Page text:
Troubled high street retailer British Home Stores (BHS) has filed for administration.

Follwing the adminisration of BHS, Essex Journalism visited the Ipswich store to hear what shoppers had to say.

BHS had operated from a site on the corner of Tower Street and Tavern Street. It occupied an art-deco building purpose built in 1937. BHS arrived, and since has been an integral part of the Ipswich retail site. The store occupies a key position opposite the new Buttermarket centre from one facade, and a prominent high street position next to The Ancient House on the other.

Sally Green, a local from Ipswich describes that “BHS had its peak” but is no longer as popular on the high street as it once was.

It is fair to assume that many of the Ipswich locals have an emotional connection with the store, having grown up with it all their lives.

Another local from Ipswich, Jane Collins, 63 said “I will miss it, we need some middle-brow shops which have very expensive or very cheap products for people my age”.

When BHS was established in the 1920s as a rival to Woolworths and Marks and Spencer, British Home Stores had food departments in most of its shops to offer a unique shopping experience to their customers.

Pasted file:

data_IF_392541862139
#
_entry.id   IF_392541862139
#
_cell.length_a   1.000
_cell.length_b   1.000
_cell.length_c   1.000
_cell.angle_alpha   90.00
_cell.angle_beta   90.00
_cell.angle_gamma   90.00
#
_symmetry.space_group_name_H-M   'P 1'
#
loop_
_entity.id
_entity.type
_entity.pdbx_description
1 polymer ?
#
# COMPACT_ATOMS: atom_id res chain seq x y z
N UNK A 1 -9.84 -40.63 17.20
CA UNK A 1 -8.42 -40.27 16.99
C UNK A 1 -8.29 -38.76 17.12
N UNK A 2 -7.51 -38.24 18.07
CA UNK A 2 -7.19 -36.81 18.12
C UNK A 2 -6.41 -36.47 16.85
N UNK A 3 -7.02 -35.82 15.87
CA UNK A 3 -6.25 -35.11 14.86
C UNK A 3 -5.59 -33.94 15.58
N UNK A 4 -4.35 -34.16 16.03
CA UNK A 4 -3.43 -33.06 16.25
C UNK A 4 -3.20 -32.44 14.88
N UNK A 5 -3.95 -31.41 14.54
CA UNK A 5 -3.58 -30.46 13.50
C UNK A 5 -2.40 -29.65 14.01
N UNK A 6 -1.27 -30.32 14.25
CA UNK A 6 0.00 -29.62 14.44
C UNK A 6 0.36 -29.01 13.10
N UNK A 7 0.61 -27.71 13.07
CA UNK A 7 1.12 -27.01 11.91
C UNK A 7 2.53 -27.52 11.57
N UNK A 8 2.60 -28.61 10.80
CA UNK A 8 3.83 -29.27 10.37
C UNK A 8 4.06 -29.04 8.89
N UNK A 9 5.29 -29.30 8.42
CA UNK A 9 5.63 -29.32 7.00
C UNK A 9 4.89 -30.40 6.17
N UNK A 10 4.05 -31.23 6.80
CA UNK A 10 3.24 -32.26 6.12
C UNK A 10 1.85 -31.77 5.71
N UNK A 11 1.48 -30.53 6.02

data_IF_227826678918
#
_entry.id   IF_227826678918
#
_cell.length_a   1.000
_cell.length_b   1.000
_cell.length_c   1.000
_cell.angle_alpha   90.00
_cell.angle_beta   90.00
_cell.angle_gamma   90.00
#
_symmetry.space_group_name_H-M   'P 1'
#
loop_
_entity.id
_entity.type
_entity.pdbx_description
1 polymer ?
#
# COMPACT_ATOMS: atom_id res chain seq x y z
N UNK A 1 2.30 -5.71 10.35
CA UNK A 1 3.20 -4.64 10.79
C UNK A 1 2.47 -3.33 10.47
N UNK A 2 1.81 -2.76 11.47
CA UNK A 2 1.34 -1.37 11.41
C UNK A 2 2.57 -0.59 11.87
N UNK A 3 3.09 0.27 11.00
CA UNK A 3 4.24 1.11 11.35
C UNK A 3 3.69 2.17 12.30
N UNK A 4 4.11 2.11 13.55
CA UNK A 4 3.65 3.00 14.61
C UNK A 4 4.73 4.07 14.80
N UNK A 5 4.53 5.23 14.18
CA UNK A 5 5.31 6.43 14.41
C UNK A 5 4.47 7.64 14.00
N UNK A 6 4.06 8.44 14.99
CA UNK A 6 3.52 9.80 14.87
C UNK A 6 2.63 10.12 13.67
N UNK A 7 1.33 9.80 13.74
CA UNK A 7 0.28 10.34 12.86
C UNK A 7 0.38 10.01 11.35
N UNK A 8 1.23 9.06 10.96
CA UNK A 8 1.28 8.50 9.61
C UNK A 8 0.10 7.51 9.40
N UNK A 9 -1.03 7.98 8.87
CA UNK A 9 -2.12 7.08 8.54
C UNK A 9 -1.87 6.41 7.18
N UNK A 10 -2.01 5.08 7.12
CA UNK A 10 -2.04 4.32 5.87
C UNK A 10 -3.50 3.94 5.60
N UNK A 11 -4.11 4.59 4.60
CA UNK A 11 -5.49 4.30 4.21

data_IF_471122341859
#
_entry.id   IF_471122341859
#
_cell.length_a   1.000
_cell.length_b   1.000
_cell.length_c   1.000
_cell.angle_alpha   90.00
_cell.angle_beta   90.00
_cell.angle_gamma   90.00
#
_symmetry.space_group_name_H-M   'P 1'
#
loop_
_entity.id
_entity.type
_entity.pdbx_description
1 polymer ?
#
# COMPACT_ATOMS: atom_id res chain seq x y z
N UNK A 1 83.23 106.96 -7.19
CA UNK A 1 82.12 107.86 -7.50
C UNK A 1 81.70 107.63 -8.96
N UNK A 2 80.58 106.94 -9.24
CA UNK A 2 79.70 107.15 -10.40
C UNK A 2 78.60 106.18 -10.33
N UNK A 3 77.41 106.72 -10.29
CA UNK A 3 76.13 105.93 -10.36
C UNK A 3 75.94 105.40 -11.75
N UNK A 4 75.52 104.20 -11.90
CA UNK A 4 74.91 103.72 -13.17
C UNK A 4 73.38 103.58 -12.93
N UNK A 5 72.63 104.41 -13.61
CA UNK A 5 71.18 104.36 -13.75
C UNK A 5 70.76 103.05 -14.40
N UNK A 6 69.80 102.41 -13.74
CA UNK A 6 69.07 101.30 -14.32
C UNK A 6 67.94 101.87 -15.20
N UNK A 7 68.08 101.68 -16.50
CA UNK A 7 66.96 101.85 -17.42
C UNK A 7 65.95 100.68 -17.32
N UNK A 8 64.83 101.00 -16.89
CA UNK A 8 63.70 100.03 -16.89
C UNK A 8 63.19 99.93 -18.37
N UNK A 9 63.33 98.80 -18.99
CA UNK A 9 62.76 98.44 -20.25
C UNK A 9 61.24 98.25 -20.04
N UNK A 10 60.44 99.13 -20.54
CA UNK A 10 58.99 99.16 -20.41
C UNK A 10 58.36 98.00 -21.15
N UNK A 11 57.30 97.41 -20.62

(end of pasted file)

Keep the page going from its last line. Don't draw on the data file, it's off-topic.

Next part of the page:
But in the 1980s it closed many of them – although some, like the flagship store in Ipswich, continued to sell takeaway food and operate a restaurant, which till today remains very popular.

However many locals don’t see the recent events as a surprise, Margaret, a local from Ipswich explained that its “Sad but I’m not surprised, they should have kept up with the times”. Many have criticised the company for its outdated fashion products that have seen a decrease in popularity. Shoppers have turned instead to rivals such as Marks and Spencer.

Sally, a regular shopper at The Buttermarket said “It dosent bother me one bit, I don’t go in there at all”

The defunct BHS store in Colchester Town shows the harsh reality of trend BHS are experiencing.

Last year Sir Philip Green sold the company for £1 to Retail Acquisitions led by Dominic Chappell, writing off £215m of debts in the process.

The retailer had recently divided its 164 UK stores into three groups – depending on their profitability.

The company’s turnaround plan called for the rents at 77 stores to remain unchanged, while for another 47 stores the company was “seeking a reduction in rent to market levels.”

The local government and the store representatives refused to comment on the topic.

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